In Search Of’s creepy take on the beast might have been the scariest. The first three minutes of Season One’s Bigfoot episode led to several nights of nightmares for my young self. Those minutes reenacted a Bigfoot attack on some miners in the Pacific Northwest. The rest of the show (included below) isn’t bad, but I encourage you to watch at least those initial scenes. Try and overlook the show’s groovy title music. Consider what a young child who watched the episode might have been thinking the next day when he or she ventured into the woods. What might that child have been imagining was also out there in the trees – watching and waiting for a chance to strike:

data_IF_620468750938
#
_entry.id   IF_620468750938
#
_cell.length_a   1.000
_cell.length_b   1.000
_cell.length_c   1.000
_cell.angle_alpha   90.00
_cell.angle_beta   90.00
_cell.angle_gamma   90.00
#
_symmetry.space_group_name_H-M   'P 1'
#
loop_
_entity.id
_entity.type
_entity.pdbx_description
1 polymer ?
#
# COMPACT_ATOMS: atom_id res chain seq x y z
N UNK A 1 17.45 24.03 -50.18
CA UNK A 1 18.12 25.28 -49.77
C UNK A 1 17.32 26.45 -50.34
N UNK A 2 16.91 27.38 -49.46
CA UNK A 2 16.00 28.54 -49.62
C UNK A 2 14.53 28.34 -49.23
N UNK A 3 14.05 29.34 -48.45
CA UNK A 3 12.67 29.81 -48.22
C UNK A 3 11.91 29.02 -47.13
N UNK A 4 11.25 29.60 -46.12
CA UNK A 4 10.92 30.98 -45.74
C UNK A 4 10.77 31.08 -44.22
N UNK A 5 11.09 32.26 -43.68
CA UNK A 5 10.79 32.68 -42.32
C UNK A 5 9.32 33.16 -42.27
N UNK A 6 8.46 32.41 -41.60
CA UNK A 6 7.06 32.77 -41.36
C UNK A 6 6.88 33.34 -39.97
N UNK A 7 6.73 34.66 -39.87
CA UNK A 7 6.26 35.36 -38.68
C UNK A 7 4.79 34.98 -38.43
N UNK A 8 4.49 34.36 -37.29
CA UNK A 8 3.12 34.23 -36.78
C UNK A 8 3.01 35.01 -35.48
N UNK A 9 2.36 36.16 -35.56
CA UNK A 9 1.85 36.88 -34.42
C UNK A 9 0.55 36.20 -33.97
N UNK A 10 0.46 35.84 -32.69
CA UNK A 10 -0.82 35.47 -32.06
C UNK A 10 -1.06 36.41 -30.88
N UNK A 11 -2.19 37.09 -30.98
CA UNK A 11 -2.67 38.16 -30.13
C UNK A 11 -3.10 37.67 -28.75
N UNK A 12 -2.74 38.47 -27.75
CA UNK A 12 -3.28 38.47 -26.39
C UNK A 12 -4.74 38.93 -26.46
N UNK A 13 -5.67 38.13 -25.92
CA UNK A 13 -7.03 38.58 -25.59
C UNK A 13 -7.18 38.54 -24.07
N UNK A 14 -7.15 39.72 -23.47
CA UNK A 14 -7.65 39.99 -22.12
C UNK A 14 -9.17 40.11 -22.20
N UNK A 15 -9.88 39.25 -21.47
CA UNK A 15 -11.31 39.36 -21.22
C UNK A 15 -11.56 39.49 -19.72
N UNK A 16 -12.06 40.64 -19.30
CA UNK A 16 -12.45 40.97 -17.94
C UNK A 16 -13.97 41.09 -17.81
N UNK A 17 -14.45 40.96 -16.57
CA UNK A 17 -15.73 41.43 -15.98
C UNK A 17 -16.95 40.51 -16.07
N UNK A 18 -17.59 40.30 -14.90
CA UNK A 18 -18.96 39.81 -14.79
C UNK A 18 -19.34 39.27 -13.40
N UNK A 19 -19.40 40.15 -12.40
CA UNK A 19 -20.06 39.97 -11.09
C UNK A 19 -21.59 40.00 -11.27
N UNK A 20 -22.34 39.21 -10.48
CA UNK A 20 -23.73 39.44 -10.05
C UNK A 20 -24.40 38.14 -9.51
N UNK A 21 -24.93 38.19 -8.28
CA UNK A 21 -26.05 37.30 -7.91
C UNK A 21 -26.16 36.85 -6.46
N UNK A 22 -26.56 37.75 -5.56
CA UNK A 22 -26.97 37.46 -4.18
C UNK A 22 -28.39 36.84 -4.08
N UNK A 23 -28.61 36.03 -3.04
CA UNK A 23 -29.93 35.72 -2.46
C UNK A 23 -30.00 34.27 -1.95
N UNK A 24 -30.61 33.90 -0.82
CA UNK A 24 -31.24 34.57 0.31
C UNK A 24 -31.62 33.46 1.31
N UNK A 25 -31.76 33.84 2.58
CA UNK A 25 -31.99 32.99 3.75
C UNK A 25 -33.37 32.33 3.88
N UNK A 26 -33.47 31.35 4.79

Horror, Science-Fiction, and Action: Doing it Right in the ’80s

I have previously discussed just how good the early ’80s were in terms of horror films. In addition, I have discussed why the best horror film of all-time was a pioneer in terms of effectively blending the horror/adventure genres. Let’s build upon those discussions and look at several 1980s films that successfully brought together three of my favorite genres: horror, science-fiction, and action.

The year 1984 produced a bevy of entertaining films that rank it as one of the great years in movie-making history.  No list of 1984’s best would be complete without The Terminator.

terminator-poster